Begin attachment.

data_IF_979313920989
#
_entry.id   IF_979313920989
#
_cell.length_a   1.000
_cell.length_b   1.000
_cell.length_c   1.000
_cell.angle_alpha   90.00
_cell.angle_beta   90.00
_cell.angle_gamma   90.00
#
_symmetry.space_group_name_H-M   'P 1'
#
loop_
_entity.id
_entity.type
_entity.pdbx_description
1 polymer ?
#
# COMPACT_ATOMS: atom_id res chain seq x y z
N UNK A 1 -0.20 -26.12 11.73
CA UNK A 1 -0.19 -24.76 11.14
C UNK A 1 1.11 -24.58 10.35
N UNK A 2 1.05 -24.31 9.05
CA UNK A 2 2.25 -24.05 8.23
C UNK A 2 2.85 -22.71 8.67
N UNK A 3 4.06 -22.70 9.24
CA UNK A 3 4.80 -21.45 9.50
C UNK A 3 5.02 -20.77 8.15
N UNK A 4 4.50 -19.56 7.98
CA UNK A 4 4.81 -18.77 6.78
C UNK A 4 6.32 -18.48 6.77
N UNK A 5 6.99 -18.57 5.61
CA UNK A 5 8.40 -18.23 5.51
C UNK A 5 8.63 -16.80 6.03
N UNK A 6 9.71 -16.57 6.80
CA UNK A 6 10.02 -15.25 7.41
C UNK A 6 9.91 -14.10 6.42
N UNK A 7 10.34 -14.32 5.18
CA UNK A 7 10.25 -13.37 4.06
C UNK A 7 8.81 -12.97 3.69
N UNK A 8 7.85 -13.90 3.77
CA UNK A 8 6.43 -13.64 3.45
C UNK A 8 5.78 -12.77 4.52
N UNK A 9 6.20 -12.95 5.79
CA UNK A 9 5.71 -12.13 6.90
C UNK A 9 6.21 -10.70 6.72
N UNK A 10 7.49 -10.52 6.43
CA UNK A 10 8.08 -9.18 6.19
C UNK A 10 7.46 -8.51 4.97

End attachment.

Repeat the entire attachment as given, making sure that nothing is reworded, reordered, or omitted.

data_IF_979313920989
#
_entry.id   IF_979313920989
#
_cell.length_a   1.000
_cell.length_b   1.000
_cell.length_c   1.000
_cell.angle_alpha   90.00
_cell.angle_beta   90.00
_cell.angle_gamma   90.00
#
_symmetry.space_group_name_H-M   'P 1'
#
loop_
_entity.id
_entity.type
_entity.pdbx_description
1 polymer ?
#
# COMPACT_ATOMS: atom_id res chain seq x y z
N UNK A 1 -0.20 -26.12 11.73
CA UNK A 1 -0.19 -24.76 11.14
C UNK A 1 1.11 -24.58 10.35
N UNK A 2 1.05 -24.31 9.05
CA UNK A 2 2.25 -24.05 8.23
C UNK A 2 2.85 -22.71 8.67
N UNK A 3 4.06 -22.70 9.24
CA UNK A 3 4.80 -21.45 9.50
C UNK A 3 5.02 -20.77 8.15
N UNK A 4 4.50 -19.56 7.98
CA UNK A 4 4.81 -18.77 6.78
C UNK A 4 6.32 -18.48 6.77
N UNK A 5 6.99 -18.57 5.61
CA UNK A 5 8.40 -18.23 5.51
C UNK A 5 8.63 -16.80 6.03
N UNK A 6 9.71 -16.57 6.80
CA UNK A 6 10.02 -15.25 7.41
C UNK A 6 9.91 -14.10 6.42
N UNK A 7 10.34 -14.32 5.18
CA UNK A 7 10.25 -13.37 4.06
C UNK A 7 8.81 -12.97 3.69
N UNK A 8 7.85 -13.90 3.77
CA UNK A 8 6.43 -13.64 3.45
C UNK A 8 5.78 -12.77 4.52
N UNK A 9 6.20 -12.95 5.79
CA UNK A 9 5.71 -12.13 6.90
C UNK A 9 6.21 -10.70 6.72
N UNK A 10 7.49 -10.52 6.43
CA UNK A 10 8.08 -9.18 6.19
C UNK A 10 7.46 -8.51 4.97